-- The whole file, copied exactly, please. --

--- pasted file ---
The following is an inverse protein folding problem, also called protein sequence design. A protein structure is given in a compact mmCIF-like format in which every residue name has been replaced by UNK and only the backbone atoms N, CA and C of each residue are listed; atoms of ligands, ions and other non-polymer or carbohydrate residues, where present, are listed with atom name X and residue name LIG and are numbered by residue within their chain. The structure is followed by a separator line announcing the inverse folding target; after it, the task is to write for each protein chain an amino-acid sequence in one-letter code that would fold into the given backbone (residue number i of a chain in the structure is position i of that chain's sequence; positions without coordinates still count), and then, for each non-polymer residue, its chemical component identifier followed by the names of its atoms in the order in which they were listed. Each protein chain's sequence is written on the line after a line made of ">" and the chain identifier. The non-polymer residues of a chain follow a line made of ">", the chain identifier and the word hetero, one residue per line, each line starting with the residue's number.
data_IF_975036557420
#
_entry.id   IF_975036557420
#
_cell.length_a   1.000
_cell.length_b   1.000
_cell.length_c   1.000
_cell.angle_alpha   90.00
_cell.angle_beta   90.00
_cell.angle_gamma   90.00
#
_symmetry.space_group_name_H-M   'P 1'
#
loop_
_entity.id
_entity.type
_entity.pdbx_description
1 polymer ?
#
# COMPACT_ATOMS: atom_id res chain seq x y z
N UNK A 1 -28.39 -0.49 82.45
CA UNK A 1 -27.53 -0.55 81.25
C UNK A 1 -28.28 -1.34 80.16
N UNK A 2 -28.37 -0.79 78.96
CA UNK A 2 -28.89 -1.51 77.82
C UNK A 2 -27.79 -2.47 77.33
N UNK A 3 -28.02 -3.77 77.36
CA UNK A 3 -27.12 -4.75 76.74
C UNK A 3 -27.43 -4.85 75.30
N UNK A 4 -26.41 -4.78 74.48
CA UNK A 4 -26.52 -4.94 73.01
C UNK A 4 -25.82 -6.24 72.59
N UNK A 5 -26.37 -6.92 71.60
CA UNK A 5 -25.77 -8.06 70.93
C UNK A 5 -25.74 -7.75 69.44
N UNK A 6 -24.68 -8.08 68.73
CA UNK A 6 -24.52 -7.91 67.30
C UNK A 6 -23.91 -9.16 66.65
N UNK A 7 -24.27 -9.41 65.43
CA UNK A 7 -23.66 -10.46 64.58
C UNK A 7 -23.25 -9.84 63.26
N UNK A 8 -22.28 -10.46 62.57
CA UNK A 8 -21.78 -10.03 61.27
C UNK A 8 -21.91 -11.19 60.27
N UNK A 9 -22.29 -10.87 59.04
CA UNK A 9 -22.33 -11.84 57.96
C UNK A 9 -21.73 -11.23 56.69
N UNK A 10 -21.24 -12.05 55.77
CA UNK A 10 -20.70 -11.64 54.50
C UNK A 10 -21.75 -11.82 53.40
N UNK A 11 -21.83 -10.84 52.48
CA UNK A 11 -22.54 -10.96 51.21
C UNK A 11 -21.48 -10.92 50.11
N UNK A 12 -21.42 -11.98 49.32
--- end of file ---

The following is an inverse protein folding problem, also called protein sequence design. A protein structure is given in a compact mmCIF-like format in which every residue name has been replaced by UNK and only the backbone atoms N, CA and C of each residue are listed; atoms of ligands, ions and other non-polymer or carbohydrate residues, where present, are listed with atom name X and residue name LIG and are numbered by residue within their chain. The structure is followed by a separator line announcing the inverse folding target; after it, the task is to write for each protein chain an amino-acid sequence in one-letter code that would fold into the given backbone (residue number i of a chain in the structure is position i of that chain's sequence; positions without coordinates still count), and then, for each non-polymer residue, its chemical component identifier followed by the names of its atoms in the order in which they were listed. Each protein chain's sequence is written on the line after a line made of ">" and the chain identifier. The non-polymer residues of a chain follow a line made of ">", the chain identifier and the word hetero, one residue per line, each line starting with the residue's number.
data_IF_975036557420
#
_entry.id   IF_975036557420
#
_cell.length_a   1.000
_cell.length_b   1.000
_cell.length_c   1.000
_cell.angle_alpha   90.00
_cell.angle_beta   90.00
_cell.angle_gamma   90.00
#
_symmetry.space_group_name_H-M   'P 1'
#
loop_
_entity.id
_entity.type
_entity.pdbx_description
1 polymer ?
#
# COMPACT_ATOMS: atom_id res chain seq x y z
N UNK A 1 -28.39 -0.49 82.45
CA UNK A 1 -27.53 -0.55 81.25
C UNK A 1 -28.28 -1.34 80.16
N UNK A 2 -28.37 -0.79 78.96
CA UNK A 2 -28.89 -1.51 77.82
C UNK A 2 -27.79 -2.47 77.33
N UNK A 3 -28.02 -3.77 77.36
CA UNK A 3 -27.12 -4.75 76.74
C UNK A 3 -27.43 -4.85 75.30
N UNK A 4 -26.41 -4.78 74.48
CA UNK A 4 -26.52 -4.94 73.01
C UNK A 4 -25.82 -6.24 72.59
N UNK A 5 -26.37 -6.92 71.60
CA UNK A 5 -25.77 -8.06 70.93
C UNK A 5 -25.74 -7.75 69.44
N UNK A 6 -24.68 -8.08 68.73
CA UNK A 6 -24.52 -7.91 67.30
C UNK A 6 -23.91 -9.16 66.65
N UNK A 7 -24.27 -9.41 65.43
CA UNK A 7 -23.66 -10.46 64.58
C UNK A 7 -23.25 -9.84 63.26
N UNK A 8 -22.28 -10.46 62.57
CA UNK A 8 -21.78 -10.03 61.27
C UNK A 8 -21.91 -11.19 60.27
N UNK A 9 -22.29 -10.87 59.04
CA UNK A 9 -22.33 -11.84 57.96
C UNK A 9 -21.73 -11.23 56.69
N UNK A 10 -21.24 -12.05 55.77
CA UNK A 10 -20.70 -11.64 54.50
C UNK A 10 -21.75 -11.82 53.40
N UNK A 11 -21.83 -10.84 52.48
CA UNK A 11 -22.54 -10.96 51.21
C UNK A 11 -21.48 -10.92 50.11
N UNK A 12 -21.42 -11.98 49.32